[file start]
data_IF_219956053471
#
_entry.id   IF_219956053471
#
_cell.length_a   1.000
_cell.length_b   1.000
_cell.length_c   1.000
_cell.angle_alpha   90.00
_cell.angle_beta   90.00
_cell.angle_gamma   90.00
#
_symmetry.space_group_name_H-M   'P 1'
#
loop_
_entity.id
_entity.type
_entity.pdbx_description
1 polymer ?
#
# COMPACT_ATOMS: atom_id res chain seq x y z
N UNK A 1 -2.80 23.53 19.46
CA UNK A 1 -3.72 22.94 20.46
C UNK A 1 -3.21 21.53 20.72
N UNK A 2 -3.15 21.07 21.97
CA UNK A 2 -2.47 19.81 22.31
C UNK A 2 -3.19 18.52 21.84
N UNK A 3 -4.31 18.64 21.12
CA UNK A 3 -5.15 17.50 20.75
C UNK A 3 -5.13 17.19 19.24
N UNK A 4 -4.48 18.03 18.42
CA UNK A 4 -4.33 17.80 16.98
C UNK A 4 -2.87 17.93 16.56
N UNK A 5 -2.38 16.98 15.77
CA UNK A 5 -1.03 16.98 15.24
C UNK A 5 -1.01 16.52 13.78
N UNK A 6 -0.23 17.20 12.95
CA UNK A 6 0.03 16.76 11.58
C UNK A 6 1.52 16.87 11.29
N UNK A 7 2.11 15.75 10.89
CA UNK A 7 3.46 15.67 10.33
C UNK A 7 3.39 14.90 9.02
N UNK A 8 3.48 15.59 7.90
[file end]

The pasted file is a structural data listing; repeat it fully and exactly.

data_IF_219956053471
#
_entry.id   IF_219956053471
#
_cell.length_a   1.000
_cell.length_b   1.000
_cell.length_c   1.000
_cell.angle_alpha   90.00
_cell.angle_beta   90.00
_cell.angle_gamma   90.00
#
_symmetry.space_group_name_H-M   'P 1'
#
loop_
_entity.id
_entity.type
_entity.pdbx_description
1 polymer ?
#
# COMPACT_ATOMS: atom_id res chain seq x y z
N UNK A 1 -2.80 23.53 19.46
CA UNK A 1 -3.72 22.94 20.46
C UNK A 1 -3.21 21.53 20.72
N UNK A 2 -3.15 21.07 21.97
CA UNK A 2 -2.47 19.81 22.31
C UNK A 2 -3.19 18.52 21.84
N UNK A 3 -4.31 18.64 21.12
CA UNK A 3 -5.15 17.50 20.75
C UNK A 3 -5.13 17.19 19.24
N UNK A 4 -4.48 18.03 18.42
CA UNK A 4 -4.33 17.80 16.98
C UNK A 4 -2.87 17.93 16.56
N UNK A 5 -2.38 16.98 15.77
CA UNK A 5 -1.03 16.98 15.24
C UNK A 5 -1.01 16.52 13.78
N UNK A 6 -0.23 17.20 12.95
CA UNK A 6 0.03 16.76 11.58
C UNK A 6 1.52 16.87 11.29
N UNK A 7 2.11 15.75 10.89
CA UNK A 7 3.46 15.67 10.33
C UNK A 7 3.39 14.90 9.02
N UNK A 8 3.48 15.59 7.90